With patch 4.3, threat is going to become largely a non-issue. Threat is being increased to five times damage, up from three times damage. Each tank will be given new active defense cooldowns, much like death knight's Death Strike. Warriors, it seems, will be getting the biggest redesign of the bunch, with rage causing a big problem with how warriors need to spend resources to maximize survivability. DPSers will largely be unaffected and will, in fact, have less time when they have to stop attacking or stop their rotations, because threat will be less of an issue.

Check out the full blog post for more information on the huge changes coming to threat in patch 4.3. There is a lot coming in the future, and we will be testing this stuff heavily on the PTR and have more information when it becomes available.

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Dev Watercooler: Content for the casual 85

The newest Dev Watercooler column gives King Crab a break and instead lets us peek into the mind of Dave "Fargo" Kosak, lead quest designer for World of Warcraft. You might remember Fargo from Flintlocke's Guide to Azeroth and GameSpy days. Fargo's Dev Watercooler is all about experiencing World of Warcraft as a non-raider and what Blizzard's expectations are for level 85s who aren't bashing down Ragnaros' door.

One of the weirdest statements that I have to make to many people who are new to the MMO genre is that "the game begins at 85." While we know that isn't factually correct, since there are 85 levels of content previous to hitting the magic number, it still makes sense from a "never-ending world" point of view. There is no end, so the game begins at the "current" end.

Fargo makes the case that all players are entitled to an epic storyline, engaging content, and a feeling of continual power growth. The new patch 4.2 Firelands daily quest hubs in the Molten Front and the Regrowth are tailor-made to hit these points and provide a personal, continuing experience for players who don't participate in the raid game. With dailies being randomized and your personal tree growing at your own pace, players are rewarded based on their efforts alone.

Personally, I like this direction for solo questing experiences. The Molten Front and the Regrowth seem like better, more advanced, and more evolved versions of the reputation grinds we were previously chugging away at to open up gear and other rewards, but with less of a "watch a bar go up" mentality. Here, we have engaging choices and rotating sets of random tasks that keep us coming back for more, all the while physically changing the world around us. Now we just need to care about the cause. I think Firelands is going to push us a good way forward in that regard.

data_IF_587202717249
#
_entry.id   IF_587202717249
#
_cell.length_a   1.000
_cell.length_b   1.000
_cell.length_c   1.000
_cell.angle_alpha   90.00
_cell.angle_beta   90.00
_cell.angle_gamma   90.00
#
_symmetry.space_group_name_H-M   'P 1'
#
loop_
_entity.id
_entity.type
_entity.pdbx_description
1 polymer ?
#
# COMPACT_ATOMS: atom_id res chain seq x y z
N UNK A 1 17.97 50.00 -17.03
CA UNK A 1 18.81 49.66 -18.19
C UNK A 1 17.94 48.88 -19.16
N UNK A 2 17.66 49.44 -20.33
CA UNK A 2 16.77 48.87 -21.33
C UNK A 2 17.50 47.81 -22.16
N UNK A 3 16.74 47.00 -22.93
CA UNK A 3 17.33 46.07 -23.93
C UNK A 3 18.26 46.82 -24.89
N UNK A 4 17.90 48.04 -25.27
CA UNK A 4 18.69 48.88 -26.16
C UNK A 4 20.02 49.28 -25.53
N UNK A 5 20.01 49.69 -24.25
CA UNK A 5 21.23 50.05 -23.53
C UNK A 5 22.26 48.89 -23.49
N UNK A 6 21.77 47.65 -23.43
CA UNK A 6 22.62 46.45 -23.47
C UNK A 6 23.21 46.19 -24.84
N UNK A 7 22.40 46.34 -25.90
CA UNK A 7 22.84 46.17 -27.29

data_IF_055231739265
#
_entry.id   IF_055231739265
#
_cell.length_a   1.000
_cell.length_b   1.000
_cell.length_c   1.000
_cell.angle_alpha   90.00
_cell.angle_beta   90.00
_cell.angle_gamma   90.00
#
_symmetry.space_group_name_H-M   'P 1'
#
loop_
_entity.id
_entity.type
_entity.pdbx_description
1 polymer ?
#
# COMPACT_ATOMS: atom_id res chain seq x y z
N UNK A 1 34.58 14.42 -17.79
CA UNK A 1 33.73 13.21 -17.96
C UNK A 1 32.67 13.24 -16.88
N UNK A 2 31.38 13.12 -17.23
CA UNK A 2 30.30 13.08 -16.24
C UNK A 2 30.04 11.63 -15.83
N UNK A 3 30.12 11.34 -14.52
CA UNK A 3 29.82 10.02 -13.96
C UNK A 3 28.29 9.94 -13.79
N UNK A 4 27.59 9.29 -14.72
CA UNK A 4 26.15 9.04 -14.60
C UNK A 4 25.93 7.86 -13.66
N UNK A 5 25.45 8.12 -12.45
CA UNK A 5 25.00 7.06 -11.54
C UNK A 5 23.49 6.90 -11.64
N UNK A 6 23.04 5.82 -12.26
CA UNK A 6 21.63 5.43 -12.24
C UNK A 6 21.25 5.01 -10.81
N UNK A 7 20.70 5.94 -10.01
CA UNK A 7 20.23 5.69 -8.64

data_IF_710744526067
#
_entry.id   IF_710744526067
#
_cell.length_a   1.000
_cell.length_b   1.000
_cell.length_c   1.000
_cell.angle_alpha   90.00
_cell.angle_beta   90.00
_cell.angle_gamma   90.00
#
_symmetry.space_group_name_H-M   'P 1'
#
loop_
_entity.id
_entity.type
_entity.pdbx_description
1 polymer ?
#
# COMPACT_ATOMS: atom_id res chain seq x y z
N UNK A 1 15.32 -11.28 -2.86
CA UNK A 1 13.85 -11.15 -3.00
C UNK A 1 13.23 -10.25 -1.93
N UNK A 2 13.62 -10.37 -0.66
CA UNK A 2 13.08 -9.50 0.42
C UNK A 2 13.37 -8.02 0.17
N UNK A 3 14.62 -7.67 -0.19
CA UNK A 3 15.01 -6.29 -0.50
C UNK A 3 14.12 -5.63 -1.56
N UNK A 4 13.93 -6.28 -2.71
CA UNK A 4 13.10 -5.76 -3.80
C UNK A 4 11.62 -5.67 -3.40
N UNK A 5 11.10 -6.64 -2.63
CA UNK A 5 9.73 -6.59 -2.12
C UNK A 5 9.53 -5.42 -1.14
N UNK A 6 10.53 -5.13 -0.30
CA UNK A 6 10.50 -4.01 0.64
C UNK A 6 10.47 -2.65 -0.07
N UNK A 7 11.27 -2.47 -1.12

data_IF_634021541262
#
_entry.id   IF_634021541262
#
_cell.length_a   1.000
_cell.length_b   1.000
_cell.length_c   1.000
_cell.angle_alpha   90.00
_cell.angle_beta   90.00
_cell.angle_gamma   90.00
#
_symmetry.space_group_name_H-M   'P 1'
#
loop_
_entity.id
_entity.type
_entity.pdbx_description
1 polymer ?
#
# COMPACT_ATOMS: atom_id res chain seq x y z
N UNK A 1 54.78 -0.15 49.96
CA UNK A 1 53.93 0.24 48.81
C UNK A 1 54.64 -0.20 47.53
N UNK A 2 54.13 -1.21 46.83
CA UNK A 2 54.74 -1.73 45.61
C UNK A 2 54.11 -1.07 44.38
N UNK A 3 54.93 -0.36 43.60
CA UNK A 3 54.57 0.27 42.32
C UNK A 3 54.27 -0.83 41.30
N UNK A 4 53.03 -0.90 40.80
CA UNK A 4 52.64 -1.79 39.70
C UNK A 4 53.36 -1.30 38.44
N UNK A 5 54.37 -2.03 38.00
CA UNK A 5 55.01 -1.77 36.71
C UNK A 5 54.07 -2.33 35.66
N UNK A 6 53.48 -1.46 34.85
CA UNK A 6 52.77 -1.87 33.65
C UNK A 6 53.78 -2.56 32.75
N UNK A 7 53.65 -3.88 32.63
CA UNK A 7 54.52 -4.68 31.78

Check out Fargo's first contribution to the Dev Watercooler series, after the jump.

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Filed under: Blizzard, Cataclysm

Dev Watercooler: Ghostcrawler discusses the number of player abilities

In his continuing conversational blog series Dev Watercooler, Greg "Ghostcrawler" Street (lead systems designer) muses about the number of abilities players have, what the sweet spot is in terms of quantity, the need for all classes to have a viable AoE rotation, and the difference between rotational abilities and situational abilities. From a game design perspective, this might be the coolest Dev Watercooler yet.

Read this full Dev Watercooler after the break, or check out the other Dev Watercoolers with Ghostcrawler:

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Filed under: Blizzard, Cataclysm

Dev Watercooler: Ghostcrawler talks critical hits (and misses)

The Dev Watercooler, Ghostcrawler's conversational community blog series, continues with a look at the theories behind critical hits. After a bit on the history of critical strikes in WoW, Ghostcrawler gets down to business with an awesome discussion about the homogenization of classes, the issue with healer critical hits, and the pros and cons of homogenizing critical hits across the board.

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Filed under: Blizzard, Cataclysm

Ghostcrawler chats about interrupts at the Dev Watercooler

Ghostcrawler (WoW lead systems designer) is blogging up a storm over at the WoW community site, with a new series called Dev Watercooler. The aim of this new column is to have candid chats with the community discussing game mechanics and pose questions that relate to the ongoing development of World of Warcraft. I think I speak for a lot of people when I say that this is pretty cool.

In his first Dev Watercooler, Ghostcrawler talks about interrupts, where interrupt mechanics are going, and what he hopes they can look like over time.

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Filed under: Blizzard, Cataclysm